Extreme adaptations seem to serve as canvases upon which people paint their various pet theories about evolution. The origin of the giraffe’s nearly two-meter long neck has long served as fodder for “just-so” stories, and has been featured in everything from Rudyard Kipling’s tales as a metaphor for self-improvement to countless biology textbooks as the default illustration for Lamarck’s theory of evolution via inheritance of acquired characteristics. Amongst the speculation as to why any reasonable species would develop such an... Read more

Cryptic Gardeners

Posted 15 November 2012 by Anne-Marie Hodge

Greetings, readers: I'll have a new full-length Endless Forms post up soon, but in the mean time...have you ever wondered what effect mole rats have on their environments as a result of all of their excavating? Well, if you're one of the many people that has lost sleep over that question, fear no more: you can learn about it in my new piece on the role of mole rats in promoting plant biodiversity in the December issue of Scientific American.... Read more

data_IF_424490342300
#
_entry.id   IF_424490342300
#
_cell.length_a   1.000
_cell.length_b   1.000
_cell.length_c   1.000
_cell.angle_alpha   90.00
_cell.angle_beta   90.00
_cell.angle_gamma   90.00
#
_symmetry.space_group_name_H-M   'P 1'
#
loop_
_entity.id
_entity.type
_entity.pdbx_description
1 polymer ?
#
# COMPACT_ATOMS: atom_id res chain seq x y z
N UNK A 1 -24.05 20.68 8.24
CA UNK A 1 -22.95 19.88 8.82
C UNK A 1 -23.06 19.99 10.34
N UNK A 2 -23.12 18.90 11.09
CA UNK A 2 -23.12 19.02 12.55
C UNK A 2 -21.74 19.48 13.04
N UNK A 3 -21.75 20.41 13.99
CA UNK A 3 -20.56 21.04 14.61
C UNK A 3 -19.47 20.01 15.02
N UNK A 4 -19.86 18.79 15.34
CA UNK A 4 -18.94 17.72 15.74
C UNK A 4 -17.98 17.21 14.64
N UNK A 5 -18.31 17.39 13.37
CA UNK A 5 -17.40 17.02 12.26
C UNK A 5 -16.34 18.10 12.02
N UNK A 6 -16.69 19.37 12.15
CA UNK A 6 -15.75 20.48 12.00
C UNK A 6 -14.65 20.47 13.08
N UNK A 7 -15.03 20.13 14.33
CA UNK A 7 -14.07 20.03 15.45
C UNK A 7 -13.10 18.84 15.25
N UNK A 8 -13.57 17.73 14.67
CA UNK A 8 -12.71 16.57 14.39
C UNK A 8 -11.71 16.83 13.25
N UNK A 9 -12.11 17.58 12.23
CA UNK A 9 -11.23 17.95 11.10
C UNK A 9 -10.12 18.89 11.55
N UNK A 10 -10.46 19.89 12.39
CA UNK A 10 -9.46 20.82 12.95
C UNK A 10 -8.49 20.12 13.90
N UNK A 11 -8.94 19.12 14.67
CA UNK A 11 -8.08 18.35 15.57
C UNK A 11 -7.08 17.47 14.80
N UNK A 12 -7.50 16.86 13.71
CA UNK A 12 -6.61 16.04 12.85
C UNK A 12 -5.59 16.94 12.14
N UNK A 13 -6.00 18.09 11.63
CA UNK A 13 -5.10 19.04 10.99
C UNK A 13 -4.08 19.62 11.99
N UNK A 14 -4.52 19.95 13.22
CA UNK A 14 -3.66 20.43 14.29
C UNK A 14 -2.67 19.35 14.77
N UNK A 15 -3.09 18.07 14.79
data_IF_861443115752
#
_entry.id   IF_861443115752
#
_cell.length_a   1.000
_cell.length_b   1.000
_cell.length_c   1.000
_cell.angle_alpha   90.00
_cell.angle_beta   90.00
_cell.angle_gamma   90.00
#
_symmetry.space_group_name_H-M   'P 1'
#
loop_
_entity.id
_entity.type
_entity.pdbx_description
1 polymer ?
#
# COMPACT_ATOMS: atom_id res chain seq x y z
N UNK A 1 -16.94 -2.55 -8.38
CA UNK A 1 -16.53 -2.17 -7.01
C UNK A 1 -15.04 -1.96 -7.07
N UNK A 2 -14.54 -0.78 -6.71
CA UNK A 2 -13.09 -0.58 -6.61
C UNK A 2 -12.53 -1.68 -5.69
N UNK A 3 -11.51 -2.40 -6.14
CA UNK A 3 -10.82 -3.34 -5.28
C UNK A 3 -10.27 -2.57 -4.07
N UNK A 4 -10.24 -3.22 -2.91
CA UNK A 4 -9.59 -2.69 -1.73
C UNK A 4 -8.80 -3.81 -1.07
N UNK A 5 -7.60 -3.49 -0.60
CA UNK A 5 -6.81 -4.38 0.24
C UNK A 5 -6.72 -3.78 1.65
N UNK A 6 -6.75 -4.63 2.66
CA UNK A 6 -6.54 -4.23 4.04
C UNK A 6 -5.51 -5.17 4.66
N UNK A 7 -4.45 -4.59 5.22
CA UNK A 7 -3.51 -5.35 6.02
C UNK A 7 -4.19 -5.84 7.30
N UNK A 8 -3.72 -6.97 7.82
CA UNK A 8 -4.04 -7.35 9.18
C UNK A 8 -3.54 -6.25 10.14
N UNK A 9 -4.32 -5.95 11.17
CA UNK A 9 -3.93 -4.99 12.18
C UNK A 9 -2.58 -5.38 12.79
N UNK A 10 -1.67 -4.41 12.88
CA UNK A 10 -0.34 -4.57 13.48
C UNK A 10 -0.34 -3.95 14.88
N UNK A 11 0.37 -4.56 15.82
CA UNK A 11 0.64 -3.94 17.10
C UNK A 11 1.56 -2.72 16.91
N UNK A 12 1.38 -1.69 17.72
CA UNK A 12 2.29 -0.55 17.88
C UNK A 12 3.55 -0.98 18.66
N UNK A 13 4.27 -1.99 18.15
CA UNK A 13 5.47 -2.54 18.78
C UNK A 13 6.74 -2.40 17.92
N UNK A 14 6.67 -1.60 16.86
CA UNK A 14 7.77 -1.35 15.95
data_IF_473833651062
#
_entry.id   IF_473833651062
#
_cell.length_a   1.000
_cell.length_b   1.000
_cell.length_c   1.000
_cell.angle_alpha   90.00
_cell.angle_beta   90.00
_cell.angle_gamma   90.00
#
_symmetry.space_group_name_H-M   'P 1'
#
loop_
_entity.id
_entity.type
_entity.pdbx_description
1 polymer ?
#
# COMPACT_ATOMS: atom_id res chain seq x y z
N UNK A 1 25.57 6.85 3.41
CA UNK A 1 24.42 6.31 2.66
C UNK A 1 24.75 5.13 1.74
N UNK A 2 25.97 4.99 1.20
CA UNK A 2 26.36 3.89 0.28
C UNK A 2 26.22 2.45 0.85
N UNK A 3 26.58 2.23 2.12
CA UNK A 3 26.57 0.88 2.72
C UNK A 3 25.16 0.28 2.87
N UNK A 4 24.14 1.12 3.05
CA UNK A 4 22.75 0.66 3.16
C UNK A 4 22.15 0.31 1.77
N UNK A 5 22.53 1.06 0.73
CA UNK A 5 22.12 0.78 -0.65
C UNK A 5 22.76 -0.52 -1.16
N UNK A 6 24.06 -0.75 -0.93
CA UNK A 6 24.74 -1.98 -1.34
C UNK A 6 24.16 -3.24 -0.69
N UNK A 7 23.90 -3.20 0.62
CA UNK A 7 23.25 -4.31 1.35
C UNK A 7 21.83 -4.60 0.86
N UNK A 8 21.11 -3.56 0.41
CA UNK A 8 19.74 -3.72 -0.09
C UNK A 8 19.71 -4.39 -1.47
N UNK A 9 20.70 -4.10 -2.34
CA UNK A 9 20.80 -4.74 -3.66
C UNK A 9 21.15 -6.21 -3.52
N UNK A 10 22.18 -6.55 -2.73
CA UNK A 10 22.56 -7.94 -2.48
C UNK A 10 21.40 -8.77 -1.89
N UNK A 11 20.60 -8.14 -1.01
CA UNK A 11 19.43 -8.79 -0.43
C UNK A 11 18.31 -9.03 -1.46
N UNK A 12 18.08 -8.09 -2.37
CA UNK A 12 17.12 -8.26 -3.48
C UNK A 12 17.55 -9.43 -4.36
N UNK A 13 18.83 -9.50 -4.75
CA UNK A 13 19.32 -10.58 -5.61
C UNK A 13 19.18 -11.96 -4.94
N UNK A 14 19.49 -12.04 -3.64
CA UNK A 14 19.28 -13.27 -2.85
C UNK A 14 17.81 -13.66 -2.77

Dolphins Remain Alert for Weeks Without Sleep

Posted 24 October 2012 by Anne-Marie Hodge

Modern society seems to wage a constant battle with the biological need to sleep.  We have arrays of caffeinated beverages, 24-hour stores at our disposal, and technology the provides round-the-clock entertainment sources. If you have ever been a shift worker, a new parent, a desperate student during finals week, or have traveled across multiple time zones, it’s likely that you have experienced just how mentally and physically overwhelming it can feel to be in a state of sleep deprivation.  Although... Read more

Menopausal Whales, Mama’s Boys, and the Conundrum of Reproductive Senescence

Posted 16 September 2012 by Anne-Marie Hodge

From a purely evolutionary perspective, our main function in life is to reproduce, with the course of our ontogeny basically being programmed to push as many copies of our genes into the next generation as possible (a view that was most famously popularized by Richard Dawkins' The Selfish Gene in 1976).  In the context of social systems, ecological communities, and other external influences, however, this prerogative can become much more complicated than it seems at first. One fascinating conundrum related... Read more